Dry spell fuels concerns over mosquito population in Turkey 

Experts warn that the drought and lack of precipitation gave rise to the volume of still water bodies and in turn, increased mosquito populations. Professor Hüseyin Çetin, a biology expert from Akdeniz University in the southern province of Antalya, said that Turkey is expected to see a rise in the number of mosquitoes this summer.

Water levels dropped in most dams, along with a decline in underground water. Though no water shortage is expected in the short run, lack of precipitation or sporadic rainfall created small ponds, especially near residential areas. The ponds give a fertile breeding ground for mosquitoes.

Çetin said Turkey is home to about 60 mosquito species. He noted that climate change led to their proliferation year-round, while it was previously confined to summer.

“A rise in temperatures, even of four degrees, is significant for these creatures. We see them in months they used to disappear now. They breed in ponds, whether in the basements of empty buildings or any untouched terrain in residential areas. They also breed and develop faster than before. They also hibernate later. Some species among them are not affected by drought at all and their survival rate is higher,” he told Demirören News Agency (DHA) on Friday.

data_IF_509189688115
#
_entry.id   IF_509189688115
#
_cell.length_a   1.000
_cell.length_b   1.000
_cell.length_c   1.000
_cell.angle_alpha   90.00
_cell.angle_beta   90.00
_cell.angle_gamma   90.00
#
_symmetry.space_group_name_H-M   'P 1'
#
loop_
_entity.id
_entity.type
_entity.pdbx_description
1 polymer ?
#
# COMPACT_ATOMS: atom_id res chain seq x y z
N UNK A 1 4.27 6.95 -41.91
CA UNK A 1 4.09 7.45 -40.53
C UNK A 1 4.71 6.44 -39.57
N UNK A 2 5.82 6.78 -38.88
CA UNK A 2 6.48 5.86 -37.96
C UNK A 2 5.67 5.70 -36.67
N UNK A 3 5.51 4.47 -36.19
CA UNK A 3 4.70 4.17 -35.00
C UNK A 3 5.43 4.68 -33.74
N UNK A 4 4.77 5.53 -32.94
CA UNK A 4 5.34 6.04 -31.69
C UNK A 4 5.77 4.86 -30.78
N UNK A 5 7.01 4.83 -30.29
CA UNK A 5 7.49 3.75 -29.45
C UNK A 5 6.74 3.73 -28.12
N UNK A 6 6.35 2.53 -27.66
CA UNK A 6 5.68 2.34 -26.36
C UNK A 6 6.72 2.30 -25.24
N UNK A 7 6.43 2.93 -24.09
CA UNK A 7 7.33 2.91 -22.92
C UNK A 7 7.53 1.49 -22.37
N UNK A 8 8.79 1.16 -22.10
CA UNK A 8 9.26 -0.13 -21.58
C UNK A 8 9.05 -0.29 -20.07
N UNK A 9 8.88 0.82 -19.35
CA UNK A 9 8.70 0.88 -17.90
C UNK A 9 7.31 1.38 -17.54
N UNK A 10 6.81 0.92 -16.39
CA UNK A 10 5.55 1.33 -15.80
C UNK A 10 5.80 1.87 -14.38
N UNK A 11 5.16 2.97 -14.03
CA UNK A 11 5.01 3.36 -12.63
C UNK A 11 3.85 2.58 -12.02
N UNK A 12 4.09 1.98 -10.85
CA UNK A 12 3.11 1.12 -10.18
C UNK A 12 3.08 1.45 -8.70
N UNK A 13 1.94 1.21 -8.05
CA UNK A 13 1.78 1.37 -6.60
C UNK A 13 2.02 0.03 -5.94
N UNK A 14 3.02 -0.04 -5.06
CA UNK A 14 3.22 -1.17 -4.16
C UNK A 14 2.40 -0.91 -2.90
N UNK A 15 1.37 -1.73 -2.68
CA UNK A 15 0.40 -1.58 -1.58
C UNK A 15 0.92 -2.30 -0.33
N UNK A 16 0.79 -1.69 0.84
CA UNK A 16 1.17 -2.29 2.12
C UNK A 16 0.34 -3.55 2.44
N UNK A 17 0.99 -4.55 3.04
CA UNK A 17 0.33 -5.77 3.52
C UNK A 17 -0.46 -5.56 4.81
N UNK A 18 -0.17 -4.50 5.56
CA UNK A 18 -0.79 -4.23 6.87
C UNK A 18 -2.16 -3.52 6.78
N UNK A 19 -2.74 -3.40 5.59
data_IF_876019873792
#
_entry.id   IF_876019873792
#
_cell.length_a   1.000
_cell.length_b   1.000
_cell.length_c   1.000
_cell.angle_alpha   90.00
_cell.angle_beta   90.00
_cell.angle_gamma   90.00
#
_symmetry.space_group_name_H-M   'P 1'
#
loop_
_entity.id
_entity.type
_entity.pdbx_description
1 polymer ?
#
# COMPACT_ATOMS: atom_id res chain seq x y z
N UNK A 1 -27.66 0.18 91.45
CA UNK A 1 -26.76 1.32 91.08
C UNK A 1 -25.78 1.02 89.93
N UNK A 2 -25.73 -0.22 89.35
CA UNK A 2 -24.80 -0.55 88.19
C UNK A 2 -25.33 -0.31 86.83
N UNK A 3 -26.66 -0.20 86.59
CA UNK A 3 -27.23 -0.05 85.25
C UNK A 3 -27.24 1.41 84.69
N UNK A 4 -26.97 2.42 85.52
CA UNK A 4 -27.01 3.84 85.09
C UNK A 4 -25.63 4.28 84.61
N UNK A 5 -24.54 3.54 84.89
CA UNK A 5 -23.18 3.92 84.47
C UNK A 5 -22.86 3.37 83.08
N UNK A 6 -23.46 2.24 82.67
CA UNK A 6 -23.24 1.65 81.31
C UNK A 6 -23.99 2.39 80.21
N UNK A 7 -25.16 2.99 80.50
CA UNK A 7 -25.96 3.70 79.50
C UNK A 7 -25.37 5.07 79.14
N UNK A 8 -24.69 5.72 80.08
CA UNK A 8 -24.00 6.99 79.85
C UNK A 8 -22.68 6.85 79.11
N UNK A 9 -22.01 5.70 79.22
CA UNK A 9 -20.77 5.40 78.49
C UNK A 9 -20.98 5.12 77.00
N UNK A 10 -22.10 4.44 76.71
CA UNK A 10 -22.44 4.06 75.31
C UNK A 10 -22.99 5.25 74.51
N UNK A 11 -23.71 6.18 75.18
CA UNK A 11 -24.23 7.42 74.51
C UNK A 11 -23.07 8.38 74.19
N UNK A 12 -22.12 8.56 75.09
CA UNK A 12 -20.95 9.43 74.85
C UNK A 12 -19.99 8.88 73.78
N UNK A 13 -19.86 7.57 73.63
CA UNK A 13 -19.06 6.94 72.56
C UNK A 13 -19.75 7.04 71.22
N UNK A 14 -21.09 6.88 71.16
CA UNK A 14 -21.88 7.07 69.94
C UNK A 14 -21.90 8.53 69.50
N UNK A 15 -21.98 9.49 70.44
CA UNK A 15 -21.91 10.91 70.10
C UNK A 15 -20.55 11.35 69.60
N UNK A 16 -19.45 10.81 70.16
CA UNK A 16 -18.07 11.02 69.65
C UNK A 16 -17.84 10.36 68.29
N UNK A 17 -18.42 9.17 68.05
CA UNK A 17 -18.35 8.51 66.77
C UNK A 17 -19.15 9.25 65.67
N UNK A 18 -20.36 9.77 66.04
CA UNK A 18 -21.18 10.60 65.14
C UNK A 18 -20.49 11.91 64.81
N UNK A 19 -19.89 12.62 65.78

Pest control efforts by municipalities are not sufficient to control the mosquito population, according to Çetin. “People should take their own measures against ponds that emerge in their neighborhoods. Water leaks should be fixed. Water left for stray animals on the streets should be replaced regularly,” Çetin said.

Amid global warming concerns and environmental factors, drought has taken hold in most of Turkey, along with a significant decline in the rainfall and snowfall except sporadic showers. As the world shifts toward a new cycle of seasons, spring and autumn have lost their unique features as transitional seasons and precipitation has dropped in the winter, both in Turkey and other countries. Turkey might be a little luckier as one of the rare countries with features of the four seasons often experienced throughout just one day. Yet, it is not exempt from the impact of climate change.